LEXINGTON—Hundreds of working-class Kentuckians, students, corporate go-getters, and senior citizens stood together in solidarity last week and camped out in tents, lean-tos, and awnings near the University of Kentucky’s Memorial Coliseum to send a message to Lexington lawmakers: homelessness and cyclical poverty is not acceptable.
Richard Wilkenson, affectionately known as “HomelessHelper Rick,” heads up a formal protest against homelessness and poverty in Kentucky.
“Each night, over a thousand people are forced to spend the night on the street because they have no home and no reasonable access to affordable housing,” said Richard Wilkenson, who earned the nickname “HomelessHelper Rick” after using his vacation time to spearhead the event for the eight straight year. “It’s sad that it has to come to this, but we have to make ourselves known to the community if we are going to see change happen.
Hundreds of people sleep in tents in front of the University of Kentucky’s Memorial Coliseum.
According to the Kentucky Housing Corp., there are 5,981 homeless people within the Commonwealth of Kentucky. This number is believed to exclude an additional 3,000 plus people who are considered “marginally housed” and cannot afford their current living accommodations.
“It feels so good to get out here and make a difference,” said Drew Wooden, a first-year student at the University of Kentucky. “Rain or shine, I felt compelled to come to Memorial and participate in this event. Everyone deserves a home.”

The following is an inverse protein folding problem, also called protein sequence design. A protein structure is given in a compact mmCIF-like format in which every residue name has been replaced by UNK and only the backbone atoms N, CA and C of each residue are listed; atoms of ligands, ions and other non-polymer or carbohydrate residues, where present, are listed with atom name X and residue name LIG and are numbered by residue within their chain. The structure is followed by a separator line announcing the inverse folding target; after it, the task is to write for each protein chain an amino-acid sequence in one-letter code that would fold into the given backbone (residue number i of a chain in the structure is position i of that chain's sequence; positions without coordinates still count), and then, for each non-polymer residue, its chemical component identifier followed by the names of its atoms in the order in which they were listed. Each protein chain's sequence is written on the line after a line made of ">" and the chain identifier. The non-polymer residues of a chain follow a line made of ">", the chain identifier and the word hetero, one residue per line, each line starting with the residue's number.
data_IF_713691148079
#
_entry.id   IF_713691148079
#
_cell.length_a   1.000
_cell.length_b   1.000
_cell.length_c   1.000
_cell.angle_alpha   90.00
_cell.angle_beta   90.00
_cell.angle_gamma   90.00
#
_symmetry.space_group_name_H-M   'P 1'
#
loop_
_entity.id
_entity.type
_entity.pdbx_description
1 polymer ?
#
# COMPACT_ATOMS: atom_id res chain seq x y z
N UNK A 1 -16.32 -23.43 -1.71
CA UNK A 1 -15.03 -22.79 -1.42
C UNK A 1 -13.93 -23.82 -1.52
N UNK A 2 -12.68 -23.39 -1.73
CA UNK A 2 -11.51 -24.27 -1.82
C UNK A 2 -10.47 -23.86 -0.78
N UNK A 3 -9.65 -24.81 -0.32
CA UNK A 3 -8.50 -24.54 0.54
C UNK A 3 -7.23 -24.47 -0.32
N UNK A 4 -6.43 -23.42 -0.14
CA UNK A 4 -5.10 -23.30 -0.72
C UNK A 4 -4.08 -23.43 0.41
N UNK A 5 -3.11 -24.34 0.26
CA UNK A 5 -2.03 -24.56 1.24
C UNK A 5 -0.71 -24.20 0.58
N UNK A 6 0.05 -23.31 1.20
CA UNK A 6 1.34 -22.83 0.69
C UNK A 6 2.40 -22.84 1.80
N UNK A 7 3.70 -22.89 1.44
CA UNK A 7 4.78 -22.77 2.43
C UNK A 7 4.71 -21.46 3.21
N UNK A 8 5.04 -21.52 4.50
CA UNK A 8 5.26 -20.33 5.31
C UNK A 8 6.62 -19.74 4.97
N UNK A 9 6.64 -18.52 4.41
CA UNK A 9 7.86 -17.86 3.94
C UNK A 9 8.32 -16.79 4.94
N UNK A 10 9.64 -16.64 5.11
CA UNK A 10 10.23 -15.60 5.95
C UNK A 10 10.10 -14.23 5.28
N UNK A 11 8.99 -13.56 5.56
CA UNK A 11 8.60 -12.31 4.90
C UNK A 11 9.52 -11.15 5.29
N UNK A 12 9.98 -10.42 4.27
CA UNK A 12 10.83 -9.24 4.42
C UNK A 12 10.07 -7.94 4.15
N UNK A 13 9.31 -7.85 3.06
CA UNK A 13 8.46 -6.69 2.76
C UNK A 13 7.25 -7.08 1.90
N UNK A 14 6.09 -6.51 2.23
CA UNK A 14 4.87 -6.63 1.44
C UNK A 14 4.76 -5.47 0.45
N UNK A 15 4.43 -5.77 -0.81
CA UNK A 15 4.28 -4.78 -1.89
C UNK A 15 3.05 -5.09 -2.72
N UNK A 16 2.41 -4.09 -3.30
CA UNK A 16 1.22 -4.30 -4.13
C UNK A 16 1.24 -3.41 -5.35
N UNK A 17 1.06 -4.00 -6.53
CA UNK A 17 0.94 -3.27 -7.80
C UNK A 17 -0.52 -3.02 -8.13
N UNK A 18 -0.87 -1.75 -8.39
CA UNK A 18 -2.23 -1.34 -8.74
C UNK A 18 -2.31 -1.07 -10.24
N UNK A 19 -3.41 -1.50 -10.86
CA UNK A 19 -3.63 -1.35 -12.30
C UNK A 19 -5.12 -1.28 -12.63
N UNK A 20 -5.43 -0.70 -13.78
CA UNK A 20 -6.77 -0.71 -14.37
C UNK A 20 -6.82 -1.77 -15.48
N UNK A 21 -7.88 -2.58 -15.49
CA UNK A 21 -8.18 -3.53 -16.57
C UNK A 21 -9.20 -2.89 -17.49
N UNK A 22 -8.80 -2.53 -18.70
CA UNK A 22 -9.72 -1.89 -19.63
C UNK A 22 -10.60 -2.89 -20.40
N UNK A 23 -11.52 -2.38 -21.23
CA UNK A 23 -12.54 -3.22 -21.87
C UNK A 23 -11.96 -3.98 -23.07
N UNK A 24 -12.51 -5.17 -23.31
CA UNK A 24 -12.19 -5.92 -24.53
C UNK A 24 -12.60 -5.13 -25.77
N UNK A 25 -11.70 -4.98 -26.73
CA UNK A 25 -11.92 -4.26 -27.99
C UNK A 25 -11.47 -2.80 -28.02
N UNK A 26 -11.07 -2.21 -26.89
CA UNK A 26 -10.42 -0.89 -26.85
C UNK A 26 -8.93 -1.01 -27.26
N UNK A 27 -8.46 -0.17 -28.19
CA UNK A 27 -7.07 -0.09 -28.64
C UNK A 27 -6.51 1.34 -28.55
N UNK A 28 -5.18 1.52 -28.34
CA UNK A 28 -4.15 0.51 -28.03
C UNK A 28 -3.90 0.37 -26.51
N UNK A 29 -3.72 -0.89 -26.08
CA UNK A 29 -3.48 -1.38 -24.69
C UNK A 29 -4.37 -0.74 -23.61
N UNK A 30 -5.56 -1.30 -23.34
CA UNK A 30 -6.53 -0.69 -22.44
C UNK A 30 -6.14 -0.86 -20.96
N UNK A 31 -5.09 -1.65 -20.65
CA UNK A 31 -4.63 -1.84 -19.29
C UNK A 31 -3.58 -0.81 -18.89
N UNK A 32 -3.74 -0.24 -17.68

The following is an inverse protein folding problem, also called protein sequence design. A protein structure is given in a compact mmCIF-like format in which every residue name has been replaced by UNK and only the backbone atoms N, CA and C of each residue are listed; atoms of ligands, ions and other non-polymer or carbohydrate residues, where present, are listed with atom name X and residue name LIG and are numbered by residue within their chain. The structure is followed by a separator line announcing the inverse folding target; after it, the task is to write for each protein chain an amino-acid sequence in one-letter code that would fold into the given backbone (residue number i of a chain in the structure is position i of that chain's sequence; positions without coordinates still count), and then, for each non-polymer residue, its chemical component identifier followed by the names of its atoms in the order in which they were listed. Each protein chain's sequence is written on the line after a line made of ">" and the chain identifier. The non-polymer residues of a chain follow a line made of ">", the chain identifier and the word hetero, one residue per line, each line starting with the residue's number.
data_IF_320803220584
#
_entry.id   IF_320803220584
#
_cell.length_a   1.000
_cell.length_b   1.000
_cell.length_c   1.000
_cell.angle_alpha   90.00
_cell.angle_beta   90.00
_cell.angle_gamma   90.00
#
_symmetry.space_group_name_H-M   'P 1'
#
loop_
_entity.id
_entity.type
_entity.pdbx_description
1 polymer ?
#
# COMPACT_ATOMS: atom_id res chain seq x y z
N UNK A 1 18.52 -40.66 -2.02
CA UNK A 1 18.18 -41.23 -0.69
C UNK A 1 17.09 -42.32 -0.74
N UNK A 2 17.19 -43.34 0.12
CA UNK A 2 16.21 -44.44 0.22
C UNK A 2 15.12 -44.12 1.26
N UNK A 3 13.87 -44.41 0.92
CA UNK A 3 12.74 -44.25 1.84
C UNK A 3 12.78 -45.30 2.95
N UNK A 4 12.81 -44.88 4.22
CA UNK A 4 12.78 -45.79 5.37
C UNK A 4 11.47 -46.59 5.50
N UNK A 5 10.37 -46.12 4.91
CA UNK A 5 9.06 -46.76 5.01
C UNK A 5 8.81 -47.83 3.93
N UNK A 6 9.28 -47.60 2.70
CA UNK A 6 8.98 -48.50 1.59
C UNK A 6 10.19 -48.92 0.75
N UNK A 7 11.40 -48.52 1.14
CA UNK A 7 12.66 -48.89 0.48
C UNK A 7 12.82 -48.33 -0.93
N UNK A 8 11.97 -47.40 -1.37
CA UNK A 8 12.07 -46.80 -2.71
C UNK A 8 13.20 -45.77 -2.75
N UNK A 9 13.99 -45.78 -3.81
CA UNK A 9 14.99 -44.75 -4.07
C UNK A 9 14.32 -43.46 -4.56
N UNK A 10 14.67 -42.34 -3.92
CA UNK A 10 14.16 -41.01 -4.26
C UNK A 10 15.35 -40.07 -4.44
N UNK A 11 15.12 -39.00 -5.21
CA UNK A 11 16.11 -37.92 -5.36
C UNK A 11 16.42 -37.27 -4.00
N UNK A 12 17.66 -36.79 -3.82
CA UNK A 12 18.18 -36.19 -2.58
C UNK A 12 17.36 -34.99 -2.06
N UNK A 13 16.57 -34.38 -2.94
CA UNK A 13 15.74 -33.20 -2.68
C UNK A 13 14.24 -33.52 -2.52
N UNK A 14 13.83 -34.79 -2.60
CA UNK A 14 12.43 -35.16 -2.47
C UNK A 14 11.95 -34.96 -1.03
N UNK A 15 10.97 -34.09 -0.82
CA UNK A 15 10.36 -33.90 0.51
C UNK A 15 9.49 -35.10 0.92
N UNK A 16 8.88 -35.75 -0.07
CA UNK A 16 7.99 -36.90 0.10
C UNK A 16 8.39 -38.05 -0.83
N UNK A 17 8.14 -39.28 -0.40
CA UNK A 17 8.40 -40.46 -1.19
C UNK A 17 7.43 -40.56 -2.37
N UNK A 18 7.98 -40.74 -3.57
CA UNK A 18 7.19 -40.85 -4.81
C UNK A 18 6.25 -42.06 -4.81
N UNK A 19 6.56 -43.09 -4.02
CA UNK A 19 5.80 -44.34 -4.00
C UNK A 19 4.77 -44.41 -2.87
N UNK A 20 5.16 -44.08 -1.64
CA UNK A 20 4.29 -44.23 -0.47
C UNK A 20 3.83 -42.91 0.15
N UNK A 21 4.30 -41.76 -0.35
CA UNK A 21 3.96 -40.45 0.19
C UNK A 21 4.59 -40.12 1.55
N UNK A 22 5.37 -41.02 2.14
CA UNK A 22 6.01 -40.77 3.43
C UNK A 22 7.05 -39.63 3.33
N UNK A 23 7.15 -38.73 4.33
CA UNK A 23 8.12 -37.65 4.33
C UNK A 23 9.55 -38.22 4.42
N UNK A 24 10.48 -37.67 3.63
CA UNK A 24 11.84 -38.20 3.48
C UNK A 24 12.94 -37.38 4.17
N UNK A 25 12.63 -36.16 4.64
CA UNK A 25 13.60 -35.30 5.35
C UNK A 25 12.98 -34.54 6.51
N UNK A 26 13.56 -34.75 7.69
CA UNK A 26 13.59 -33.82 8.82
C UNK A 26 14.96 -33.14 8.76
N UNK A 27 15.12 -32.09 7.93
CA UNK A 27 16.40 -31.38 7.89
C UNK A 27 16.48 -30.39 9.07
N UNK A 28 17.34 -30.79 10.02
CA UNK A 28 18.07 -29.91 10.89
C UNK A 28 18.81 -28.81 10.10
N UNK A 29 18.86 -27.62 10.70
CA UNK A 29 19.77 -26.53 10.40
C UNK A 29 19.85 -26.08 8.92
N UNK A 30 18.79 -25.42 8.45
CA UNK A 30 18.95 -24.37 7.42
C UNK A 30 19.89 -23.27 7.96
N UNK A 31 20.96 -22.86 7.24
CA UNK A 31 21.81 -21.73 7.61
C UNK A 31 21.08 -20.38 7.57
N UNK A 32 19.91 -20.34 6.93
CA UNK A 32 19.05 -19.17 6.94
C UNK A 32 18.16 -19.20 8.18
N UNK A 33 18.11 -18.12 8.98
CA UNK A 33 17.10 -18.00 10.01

University of Kentucky student Drew Wooden braves the elements and passes time during the protest with a little outdoor Madden. “Honestly, I don’t know how homeless people keep from getting bored,” said Wooden. “I mean, I’m not really homeless, but I am bored, which is why I brought my PS3 out here.”
According to the Lexington Police, emotions have run high during the six-day protest, but no arrests have been made. One young man, apparently unaccustomed to homeless living, was given a citation for public defecation, local authorities stated. “He should have just used the port-a-john,” the officer said.
During the evenings, emotions reached a fevor pitch. “I simply will not stand for our county to let people fall by the wayside,” the mob shouted.
Inspired by the impressive display, Lexington mayor Jim Newberry promised reform on public housing initiatives.
“Clearly, these people are making sacrifices and care about the plight of their community,” Newberry said.
The protest for the homeless is the second major event for social justice in Lexington this year.
Photos courtesy of reporters from Kentucky Sports Radio.